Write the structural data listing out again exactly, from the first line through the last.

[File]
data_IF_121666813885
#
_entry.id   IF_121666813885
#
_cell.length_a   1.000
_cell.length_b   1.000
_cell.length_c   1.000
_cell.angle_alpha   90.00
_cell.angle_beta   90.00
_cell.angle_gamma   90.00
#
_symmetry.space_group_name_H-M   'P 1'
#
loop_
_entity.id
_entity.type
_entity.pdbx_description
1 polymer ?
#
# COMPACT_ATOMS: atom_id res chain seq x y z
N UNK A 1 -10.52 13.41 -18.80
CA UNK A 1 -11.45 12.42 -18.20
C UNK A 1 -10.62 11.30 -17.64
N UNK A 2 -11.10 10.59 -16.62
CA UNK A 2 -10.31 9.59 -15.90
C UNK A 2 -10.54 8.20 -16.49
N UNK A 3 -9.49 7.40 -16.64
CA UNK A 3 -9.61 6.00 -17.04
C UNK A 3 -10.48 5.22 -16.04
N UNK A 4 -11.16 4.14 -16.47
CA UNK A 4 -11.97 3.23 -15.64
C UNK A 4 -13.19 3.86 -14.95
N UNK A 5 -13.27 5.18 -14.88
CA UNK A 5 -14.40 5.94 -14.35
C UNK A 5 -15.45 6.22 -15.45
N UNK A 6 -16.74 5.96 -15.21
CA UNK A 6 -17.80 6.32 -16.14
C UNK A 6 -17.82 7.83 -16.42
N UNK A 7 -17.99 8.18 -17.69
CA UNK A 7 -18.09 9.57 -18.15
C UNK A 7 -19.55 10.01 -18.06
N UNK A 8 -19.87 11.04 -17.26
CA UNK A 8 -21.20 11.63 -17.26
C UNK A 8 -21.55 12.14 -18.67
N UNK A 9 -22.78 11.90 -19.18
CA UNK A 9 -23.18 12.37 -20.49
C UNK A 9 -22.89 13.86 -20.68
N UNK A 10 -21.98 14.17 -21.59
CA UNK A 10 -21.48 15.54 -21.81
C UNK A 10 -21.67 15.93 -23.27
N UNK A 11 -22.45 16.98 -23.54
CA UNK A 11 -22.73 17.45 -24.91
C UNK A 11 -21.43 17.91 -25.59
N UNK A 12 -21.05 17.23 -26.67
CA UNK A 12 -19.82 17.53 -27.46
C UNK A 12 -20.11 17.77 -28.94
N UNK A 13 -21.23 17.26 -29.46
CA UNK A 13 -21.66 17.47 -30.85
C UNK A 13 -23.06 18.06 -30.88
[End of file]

data_IF_121666813885
#
_entry.id   IF_121666813885
#
_cell.length_a   1.000
_cell.length_b   1.000
_cell.length_c   1.000
_cell.angle_alpha   90.00
_cell.angle_beta   90.00
_cell.angle_gamma   90.00
#
_symmetry.space_group_name_H-M   'P 1'
#
loop_
_entity.id
_entity.type
_entity.pdbx_description
1 polymer ?
#
# COMPACT_ATOMS: atom_id res chain seq x y z
N UNK A 1 -10.52 13.41 -18.80
CA UNK A 1 -11.45 12.42 -18.20
C UNK A 1 -10.62 11.30 -17.64
N UNK A 2 -11.10 10.59 -16.62
CA UNK A 2 -10.31 9.59 -15.90
C UNK A 2 -10.54 8.20 -16.49
N UNK A 3 -9.49 7.40 -16.64
CA UNK A 3 -9.61 6.00 -17.04
C UNK A 3 -10.48 5.22 -16.04
N UNK A 4 -11.16 4.14 -16.47
CA UNK A 4 -11.97 3.23 -15.64
C UNK A 4 -13.19 3.86 -14.95
N UNK A 5 -13.27 5.18 -14.88
CA UNK A 5 -14.40 5.94 -14.35
C UNK A 5 -15.45 6.22 -15.45
N UNK A 6 -16.74 5.96 -15.21
CA UNK A 6 -17.80 6.32 -16.14
C UNK A 6 -17.82 7.83 -16.42
N UNK A 7 -17.99 8.18 -17.69
CA UNK A 7 -18.09 9.57 -18.15
C UNK A 7 -19.55 10.01 -18.06
N UNK A 8 -19.87 11.04 -17.26
CA UNK A 8 -21.20 11.63 -17.26
C UNK A 8 -21.55 12.14 -18.67
N UNK A 9 -22.78 11.90 -19.18
CA UNK A 9 -23.18 12.37 -20.49
C UNK A 9 -22.89 13.86 -20.68
N UNK A 10 -21.98 14.17 -21.59
CA UNK A 10 -21.48 15.54 -21.81
C UNK A 10 -21.67 15.93 -23.27
N UNK A 11 -22.45 16.98 -23.54
CA UNK A 11 -22.73 17.45 -24.91
C UNK A 11 -21.43 17.91 -25.59
N UNK A 12 -21.05 17.23 -26.67
CA UNK A 12 -19.82 17.53 -27.46
C UNK A 12 -20.11 17.77 -28.94
N UNK A 13 -21.23 17.26 -29.46
CA UNK A 13 -21.66 17.47 -30.85
C UNK A 13 -23.06 18.06 -30.88